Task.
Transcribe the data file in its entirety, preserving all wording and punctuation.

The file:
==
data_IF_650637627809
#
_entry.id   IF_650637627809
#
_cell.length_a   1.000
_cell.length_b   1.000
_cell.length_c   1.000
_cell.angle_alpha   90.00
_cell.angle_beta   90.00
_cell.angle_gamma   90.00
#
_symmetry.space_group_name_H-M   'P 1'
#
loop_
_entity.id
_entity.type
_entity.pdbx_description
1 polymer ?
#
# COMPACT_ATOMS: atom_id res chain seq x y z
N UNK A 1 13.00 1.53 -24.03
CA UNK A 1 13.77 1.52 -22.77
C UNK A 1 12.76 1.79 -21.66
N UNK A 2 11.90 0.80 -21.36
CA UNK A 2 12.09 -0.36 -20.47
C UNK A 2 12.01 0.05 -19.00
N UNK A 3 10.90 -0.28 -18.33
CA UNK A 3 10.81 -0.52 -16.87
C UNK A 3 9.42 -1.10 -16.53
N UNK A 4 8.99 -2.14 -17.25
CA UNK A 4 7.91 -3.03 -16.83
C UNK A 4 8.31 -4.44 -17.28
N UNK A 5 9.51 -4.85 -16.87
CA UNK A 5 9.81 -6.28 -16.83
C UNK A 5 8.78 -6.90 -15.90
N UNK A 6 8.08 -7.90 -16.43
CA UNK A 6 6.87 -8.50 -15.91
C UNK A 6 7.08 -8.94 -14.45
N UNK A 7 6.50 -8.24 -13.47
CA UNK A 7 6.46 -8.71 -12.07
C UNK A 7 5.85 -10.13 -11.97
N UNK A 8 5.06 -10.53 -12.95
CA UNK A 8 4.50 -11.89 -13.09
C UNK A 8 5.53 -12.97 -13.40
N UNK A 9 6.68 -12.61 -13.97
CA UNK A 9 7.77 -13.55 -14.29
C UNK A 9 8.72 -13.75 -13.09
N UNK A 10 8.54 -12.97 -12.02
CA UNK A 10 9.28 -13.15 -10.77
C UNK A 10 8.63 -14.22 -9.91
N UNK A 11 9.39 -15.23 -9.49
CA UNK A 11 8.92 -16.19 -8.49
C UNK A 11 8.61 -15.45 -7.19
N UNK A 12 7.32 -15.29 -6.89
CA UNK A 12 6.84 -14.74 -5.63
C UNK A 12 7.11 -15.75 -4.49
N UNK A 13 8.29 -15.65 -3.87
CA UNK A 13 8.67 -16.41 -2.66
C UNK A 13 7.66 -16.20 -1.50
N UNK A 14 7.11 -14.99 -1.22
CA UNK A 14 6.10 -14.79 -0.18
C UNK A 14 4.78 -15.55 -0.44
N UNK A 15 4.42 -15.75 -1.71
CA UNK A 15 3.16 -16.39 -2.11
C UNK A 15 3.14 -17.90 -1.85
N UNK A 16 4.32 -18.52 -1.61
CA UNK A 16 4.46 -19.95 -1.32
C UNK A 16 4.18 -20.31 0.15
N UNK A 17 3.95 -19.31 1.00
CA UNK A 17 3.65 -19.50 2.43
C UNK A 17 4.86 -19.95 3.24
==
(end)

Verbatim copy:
data_IF_650637627809
#
_entry.id   IF_650637627809
#
_cell.length_a   1.000
_cell.length_b   1.000
_cell.length_c   1.000
_cell.angle_alpha   90.00
_cell.angle_beta   90.00
_cell.angle_gamma   90.00
#
_symmetry.space_group_name_H-M   'P 1'
#
loop_
_entity.id
_entity.type
_entity.pdbx_description
1 polymer ?
#
# COMPACT_ATOMS: atom_id res chain seq x y z
N UNK A 1 13.00 1.53 -24.03
CA UNK A 1 13.77 1.52 -22.77
C UNK A 1 12.76 1.79 -21.66
N UNK A 2 11.90 0.80 -21.36
CA UNK A 2 12.09 -0.36 -20.47
C UNK A 2 12.01 0.05 -19.00
N UNK A 3 10.90 -0.28 -18.33
CA UNK A 3 10.81 -0.52 -16.87
C UNK A 3 9.42 -1.10 -16.53
N UNK A 4 8.99 -2.14 -17.25
CA UNK A 4 7.91 -3.03 -16.83
C UNK A 4 8.31 -4.44 -17.28
N UNK A 5 9.51 -4.85 -16.87
CA UNK A 5 9.81 -6.28 -16.83
C UNK A 5 8.78 -6.90 -15.90
N UNK A 6 8.08 -7.90 -16.43
CA UNK A 6 6.87 -8.50 -15.91
C UNK A 6 7.08 -8.94 -14.45
N UNK A 7 6.50 -8.24 -13.47
CA UNK A 7 6.46 -8.71 -12.07
C UNK A 7 5.85 -10.13 -11.97
N UNK A 8 5.06 -10.53 -12.95
CA UNK A 8 4.50 -11.89 -13.09
C UNK A 8 5.53 -12.97 -13.40
N UNK A 9 6.68 -12.61 -13.97
CA UNK A 9 7.77 -13.55 -14.29
C UNK A 9 8.72 -13.75 -13.09
N UNK A 10 8.54 -12.97 -12.02
CA UNK A 10 9.28 -13.15 -10.77
C UNK A 10 8.63 -14.22 -9.91
N UNK A 11 9.39 -15.23 -9.49
CA UNK A 11 8.92 -16.19 -8.49
C UNK A 11 8.61 -15.45 -7.19
N UNK A 12 7.32 -15.29 -6.89
CA UNK A 12 6.84 -14.74 -5.63
C UNK A 12 7.11 -15.75 -4.49
N UNK A 13 8.29 -15.65 -3.87
CA UNK A 13 8.67 -16.41 -2.66
C UNK A 13 7.66 -16.20 -1.50
N UNK A 14 7.11 -14.99 -1.22
CA UNK A 14 6.10 -14.79 -0.18
C UNK A 14 4.78 -15.55 -0.44
N UNK A 15 4.42 -15.75 -1.71
CA UNK A 15 3.16 -16.39 -2.11
C UNK A 15 3.14 -17.90 -1.85
N UNK A 16 4.32 -18.52 -1.61
CA UNK A 16 4.46 -19.95 -1.32
C UNK A 16 4.18 -20.31 0.15
N UNK A 17 3.95 -19.31 1.00
CA UNK A 17 3.65 -19.50 2.43
C UNK A 17 4.86 -19.95 3.24